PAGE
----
their skill or quality and start to emulate it. It’s a good feeling to have someone like you.
Slide 5:
Few questions about love and marriage: If a man or woman had all the qualities you desired, would you
marry this person if you were not in love with him/her?
Love: chemistry is important even if they’re ideal, learn to love them, there are a lot of things above and
beyond chemistry, love can fade but qualities can change, maybe not as ideal as you thought, etc.
Marriage: if love has faded, what now? They have to consider other things like family house, kids, how
much is being sacrificed? How much is too much to sacrifice? Differs culturally.
Example: Harry and Sally (love is a choice; he chose her and has to continue to choose her and sustain
her) vs Chinese couple (love is a privilege; learned to love each other; their love is not paramount)
What about arranged marriages? This concept is strange to individualistic people. Individualistic people
choose a person they love and have chemistry with.
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Slide 6:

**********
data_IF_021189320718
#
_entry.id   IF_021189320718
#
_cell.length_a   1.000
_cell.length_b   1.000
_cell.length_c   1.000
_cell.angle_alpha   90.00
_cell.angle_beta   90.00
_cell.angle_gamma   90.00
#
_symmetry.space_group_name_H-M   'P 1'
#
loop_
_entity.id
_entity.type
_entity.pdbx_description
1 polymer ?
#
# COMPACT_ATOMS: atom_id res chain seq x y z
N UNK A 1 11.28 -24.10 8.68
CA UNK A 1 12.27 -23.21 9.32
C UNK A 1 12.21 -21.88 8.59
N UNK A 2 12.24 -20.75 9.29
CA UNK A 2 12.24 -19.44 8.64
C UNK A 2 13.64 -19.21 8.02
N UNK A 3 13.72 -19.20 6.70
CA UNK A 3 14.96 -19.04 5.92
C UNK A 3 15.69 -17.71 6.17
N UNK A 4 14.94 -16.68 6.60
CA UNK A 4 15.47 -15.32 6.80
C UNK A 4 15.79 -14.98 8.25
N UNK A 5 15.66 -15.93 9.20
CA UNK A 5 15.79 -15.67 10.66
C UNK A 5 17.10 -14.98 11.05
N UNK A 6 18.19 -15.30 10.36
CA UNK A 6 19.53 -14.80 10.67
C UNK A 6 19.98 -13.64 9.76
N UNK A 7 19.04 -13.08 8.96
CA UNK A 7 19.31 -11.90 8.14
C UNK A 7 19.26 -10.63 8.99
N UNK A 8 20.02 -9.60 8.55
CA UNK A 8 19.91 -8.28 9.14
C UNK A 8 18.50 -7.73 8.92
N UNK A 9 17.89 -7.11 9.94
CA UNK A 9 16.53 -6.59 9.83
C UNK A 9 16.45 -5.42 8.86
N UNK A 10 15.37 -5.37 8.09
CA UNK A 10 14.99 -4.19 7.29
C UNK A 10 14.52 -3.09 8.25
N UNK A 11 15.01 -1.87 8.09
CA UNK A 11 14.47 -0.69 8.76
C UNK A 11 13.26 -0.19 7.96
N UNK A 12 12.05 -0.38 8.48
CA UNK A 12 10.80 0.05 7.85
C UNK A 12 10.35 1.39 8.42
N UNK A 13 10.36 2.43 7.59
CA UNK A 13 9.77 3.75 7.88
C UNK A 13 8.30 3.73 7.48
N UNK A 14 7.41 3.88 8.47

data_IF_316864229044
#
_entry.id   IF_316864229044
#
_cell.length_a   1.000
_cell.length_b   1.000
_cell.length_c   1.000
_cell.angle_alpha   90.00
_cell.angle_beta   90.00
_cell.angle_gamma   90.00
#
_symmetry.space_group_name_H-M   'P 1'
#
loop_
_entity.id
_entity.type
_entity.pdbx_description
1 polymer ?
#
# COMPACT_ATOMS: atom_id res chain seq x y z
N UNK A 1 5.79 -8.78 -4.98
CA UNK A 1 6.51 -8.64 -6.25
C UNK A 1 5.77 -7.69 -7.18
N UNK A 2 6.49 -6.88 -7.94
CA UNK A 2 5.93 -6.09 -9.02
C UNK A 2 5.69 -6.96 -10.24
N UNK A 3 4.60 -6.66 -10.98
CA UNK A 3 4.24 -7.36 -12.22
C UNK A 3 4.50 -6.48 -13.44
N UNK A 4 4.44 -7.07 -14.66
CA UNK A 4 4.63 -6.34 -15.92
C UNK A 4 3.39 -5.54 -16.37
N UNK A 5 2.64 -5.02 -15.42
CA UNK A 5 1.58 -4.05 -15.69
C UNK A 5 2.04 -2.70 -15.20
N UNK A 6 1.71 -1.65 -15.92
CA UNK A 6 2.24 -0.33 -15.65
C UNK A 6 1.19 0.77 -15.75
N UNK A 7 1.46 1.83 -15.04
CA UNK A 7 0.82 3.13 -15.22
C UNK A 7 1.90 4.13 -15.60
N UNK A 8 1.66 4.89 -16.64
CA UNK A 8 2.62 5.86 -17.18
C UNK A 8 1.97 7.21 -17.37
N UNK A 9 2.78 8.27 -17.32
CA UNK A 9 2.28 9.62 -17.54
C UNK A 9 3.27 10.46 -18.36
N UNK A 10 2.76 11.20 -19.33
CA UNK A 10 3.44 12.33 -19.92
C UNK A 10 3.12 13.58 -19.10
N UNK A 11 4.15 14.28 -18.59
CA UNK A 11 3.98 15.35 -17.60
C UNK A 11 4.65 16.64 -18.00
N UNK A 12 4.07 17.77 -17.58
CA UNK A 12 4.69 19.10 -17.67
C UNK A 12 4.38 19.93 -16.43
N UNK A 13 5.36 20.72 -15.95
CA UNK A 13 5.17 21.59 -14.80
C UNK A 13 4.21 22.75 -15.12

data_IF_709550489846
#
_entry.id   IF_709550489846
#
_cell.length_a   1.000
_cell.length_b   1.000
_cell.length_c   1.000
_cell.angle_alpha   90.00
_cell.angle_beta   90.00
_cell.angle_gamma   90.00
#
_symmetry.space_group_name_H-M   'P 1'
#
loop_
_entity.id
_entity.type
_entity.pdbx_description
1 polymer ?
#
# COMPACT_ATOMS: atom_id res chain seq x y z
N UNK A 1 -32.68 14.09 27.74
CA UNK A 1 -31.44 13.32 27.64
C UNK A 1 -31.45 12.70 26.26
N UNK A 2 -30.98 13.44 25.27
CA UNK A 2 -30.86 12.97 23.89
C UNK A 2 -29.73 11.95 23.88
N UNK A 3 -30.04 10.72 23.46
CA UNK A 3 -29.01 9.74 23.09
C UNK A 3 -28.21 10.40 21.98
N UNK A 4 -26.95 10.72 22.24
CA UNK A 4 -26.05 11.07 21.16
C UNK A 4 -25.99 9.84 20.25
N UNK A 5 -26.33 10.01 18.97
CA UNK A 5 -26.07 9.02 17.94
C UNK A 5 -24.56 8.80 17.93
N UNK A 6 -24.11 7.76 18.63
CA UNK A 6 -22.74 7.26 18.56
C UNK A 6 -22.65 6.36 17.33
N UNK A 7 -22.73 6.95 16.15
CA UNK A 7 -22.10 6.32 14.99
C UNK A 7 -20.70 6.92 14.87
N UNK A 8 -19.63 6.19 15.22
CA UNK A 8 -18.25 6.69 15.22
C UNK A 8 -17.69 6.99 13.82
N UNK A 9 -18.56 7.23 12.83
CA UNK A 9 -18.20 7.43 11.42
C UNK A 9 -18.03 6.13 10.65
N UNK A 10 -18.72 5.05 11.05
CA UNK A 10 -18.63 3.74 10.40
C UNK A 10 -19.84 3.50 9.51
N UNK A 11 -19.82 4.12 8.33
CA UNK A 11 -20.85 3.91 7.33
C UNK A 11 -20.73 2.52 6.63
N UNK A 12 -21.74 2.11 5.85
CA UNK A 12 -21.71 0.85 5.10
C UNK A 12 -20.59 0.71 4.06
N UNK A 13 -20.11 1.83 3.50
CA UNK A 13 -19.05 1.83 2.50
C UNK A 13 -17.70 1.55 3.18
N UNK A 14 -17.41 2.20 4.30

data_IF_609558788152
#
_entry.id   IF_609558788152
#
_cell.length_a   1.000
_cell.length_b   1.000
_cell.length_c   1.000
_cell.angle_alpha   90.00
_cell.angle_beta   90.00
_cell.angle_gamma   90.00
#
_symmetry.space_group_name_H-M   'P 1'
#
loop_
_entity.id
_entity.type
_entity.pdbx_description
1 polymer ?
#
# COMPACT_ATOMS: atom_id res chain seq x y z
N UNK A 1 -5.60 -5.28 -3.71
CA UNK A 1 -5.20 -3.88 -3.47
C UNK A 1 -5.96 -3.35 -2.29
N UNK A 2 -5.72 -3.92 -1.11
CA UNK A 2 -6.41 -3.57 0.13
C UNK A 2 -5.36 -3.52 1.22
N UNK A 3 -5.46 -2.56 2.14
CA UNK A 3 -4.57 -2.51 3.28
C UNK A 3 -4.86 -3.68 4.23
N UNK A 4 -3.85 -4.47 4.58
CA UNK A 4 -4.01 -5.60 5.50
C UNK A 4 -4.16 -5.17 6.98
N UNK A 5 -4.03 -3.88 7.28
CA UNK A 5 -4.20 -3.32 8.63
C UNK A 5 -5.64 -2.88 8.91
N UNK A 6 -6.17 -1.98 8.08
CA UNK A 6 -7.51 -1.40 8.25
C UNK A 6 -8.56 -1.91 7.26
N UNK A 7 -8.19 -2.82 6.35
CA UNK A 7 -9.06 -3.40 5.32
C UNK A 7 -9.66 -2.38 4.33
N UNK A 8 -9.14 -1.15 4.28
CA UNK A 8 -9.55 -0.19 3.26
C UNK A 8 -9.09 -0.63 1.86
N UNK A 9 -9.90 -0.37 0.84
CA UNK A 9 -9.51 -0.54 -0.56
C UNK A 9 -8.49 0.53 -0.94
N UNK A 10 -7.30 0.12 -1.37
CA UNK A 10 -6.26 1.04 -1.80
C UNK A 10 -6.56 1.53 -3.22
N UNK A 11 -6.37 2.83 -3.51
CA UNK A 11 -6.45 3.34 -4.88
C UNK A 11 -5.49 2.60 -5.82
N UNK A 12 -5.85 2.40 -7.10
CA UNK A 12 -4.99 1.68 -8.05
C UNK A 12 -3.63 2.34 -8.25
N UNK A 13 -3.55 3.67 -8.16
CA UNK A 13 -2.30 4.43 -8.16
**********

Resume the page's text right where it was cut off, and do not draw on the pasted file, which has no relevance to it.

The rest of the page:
In collectivistic cultures, marriage isn’t regarded as a union of two people but a union of two families.
This makes the network much larger. You learn to love the person. It becomes easier after the parents
approve everything. Since it is sanctioned, there will be no conflicts because of who you marry.
Individualistic people may not care about other people’s support because they’re with the love of their
life.
Slide 7:
How does love manifest in arranged vs free choice marriages? In the graph, arranged marriages seem to
last longer. In love marriages, it’s high at first (honeymoon phase) but then it goes down. Infatuation in
love marriages won’t sustain them. In arranged marriages, they’re starting to get to know each other
and religion, class, etc can have an effect. Learn to love them and find qualities to focus on. If they
followed up, would the arranged marriages look like the love marriages? It could be a time factor. Make